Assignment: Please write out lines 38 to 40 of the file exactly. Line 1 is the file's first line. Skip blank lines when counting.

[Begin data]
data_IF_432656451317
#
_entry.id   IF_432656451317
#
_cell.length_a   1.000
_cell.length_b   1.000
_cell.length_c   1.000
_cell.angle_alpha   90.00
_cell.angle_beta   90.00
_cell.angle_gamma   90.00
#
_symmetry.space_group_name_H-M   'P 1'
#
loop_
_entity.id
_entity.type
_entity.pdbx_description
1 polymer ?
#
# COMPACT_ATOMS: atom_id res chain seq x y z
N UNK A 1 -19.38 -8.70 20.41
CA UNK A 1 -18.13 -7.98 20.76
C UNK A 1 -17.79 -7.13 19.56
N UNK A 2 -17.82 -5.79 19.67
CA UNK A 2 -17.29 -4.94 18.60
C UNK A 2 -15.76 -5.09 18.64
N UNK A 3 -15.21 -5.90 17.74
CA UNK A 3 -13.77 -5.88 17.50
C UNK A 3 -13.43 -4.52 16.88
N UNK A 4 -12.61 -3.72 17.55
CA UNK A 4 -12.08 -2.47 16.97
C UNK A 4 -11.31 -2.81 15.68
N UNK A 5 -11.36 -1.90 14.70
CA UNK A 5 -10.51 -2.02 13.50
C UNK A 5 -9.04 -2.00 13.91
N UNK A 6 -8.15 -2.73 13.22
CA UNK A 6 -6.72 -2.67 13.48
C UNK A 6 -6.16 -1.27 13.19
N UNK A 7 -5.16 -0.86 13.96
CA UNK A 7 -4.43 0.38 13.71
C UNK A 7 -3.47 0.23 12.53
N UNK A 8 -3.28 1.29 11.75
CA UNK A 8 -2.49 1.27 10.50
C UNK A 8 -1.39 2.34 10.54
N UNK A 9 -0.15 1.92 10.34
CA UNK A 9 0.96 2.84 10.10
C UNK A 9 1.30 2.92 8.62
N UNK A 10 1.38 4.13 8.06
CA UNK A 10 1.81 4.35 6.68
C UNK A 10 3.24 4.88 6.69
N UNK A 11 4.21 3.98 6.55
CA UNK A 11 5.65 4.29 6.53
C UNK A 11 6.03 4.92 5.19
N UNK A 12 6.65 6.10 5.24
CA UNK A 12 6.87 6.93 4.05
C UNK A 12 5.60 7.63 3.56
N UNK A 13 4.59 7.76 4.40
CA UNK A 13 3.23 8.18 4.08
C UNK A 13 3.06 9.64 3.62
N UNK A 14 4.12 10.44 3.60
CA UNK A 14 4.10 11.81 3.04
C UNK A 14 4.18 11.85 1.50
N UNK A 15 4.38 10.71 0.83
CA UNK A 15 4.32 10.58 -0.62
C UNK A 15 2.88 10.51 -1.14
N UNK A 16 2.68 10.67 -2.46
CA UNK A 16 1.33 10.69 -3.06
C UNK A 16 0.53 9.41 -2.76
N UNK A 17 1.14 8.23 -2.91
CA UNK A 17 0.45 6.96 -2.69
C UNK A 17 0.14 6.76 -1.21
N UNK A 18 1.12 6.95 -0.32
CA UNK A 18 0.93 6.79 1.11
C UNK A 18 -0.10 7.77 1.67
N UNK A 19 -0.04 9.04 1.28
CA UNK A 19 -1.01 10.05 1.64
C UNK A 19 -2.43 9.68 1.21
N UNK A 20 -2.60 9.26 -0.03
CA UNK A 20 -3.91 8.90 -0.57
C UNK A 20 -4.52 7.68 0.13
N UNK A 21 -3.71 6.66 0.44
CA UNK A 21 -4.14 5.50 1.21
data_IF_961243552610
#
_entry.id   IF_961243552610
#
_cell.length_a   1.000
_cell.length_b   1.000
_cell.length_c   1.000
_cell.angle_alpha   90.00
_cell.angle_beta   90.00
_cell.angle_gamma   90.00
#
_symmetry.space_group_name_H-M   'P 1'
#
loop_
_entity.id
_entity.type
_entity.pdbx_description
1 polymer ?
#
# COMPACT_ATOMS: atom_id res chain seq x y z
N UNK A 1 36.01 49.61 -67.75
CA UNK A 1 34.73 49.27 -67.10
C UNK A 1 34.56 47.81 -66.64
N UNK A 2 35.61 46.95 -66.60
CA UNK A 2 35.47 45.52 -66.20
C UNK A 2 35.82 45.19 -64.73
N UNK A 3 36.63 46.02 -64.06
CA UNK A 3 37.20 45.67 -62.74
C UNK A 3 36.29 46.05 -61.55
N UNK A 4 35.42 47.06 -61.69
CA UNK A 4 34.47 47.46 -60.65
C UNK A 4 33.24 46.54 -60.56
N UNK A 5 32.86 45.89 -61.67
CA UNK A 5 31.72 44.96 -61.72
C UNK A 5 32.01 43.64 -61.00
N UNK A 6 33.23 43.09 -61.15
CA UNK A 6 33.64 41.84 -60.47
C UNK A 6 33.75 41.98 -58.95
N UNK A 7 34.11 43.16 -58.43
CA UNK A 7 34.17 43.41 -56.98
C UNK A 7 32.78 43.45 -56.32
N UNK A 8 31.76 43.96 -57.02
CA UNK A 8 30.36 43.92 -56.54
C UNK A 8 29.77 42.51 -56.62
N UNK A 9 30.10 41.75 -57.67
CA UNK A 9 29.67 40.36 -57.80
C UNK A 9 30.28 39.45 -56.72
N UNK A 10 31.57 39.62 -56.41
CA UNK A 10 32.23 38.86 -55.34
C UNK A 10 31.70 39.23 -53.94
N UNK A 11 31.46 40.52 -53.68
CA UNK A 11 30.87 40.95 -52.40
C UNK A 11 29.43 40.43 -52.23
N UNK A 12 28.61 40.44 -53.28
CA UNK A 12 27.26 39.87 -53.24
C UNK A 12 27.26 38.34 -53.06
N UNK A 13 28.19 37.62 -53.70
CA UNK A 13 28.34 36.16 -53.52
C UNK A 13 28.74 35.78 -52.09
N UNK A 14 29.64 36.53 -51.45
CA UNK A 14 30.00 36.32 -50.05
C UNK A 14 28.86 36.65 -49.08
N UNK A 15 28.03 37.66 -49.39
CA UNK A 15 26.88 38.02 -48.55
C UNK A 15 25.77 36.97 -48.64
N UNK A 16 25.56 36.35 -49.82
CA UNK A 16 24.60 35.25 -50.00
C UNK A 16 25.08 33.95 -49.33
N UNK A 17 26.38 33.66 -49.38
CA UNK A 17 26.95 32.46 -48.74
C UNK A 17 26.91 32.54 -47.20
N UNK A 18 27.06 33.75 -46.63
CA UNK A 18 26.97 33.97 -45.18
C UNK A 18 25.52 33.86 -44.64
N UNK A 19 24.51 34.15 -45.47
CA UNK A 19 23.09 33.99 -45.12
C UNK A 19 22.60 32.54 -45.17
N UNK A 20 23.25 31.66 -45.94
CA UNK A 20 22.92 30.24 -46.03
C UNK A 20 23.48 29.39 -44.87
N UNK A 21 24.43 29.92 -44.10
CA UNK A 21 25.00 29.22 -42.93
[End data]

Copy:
C UNK A 6 -6.16 -1.27 13.19
N UNK A 7 -5.16 -0.86 13.96
CA UNK A 7 -4.43 0.38 13.71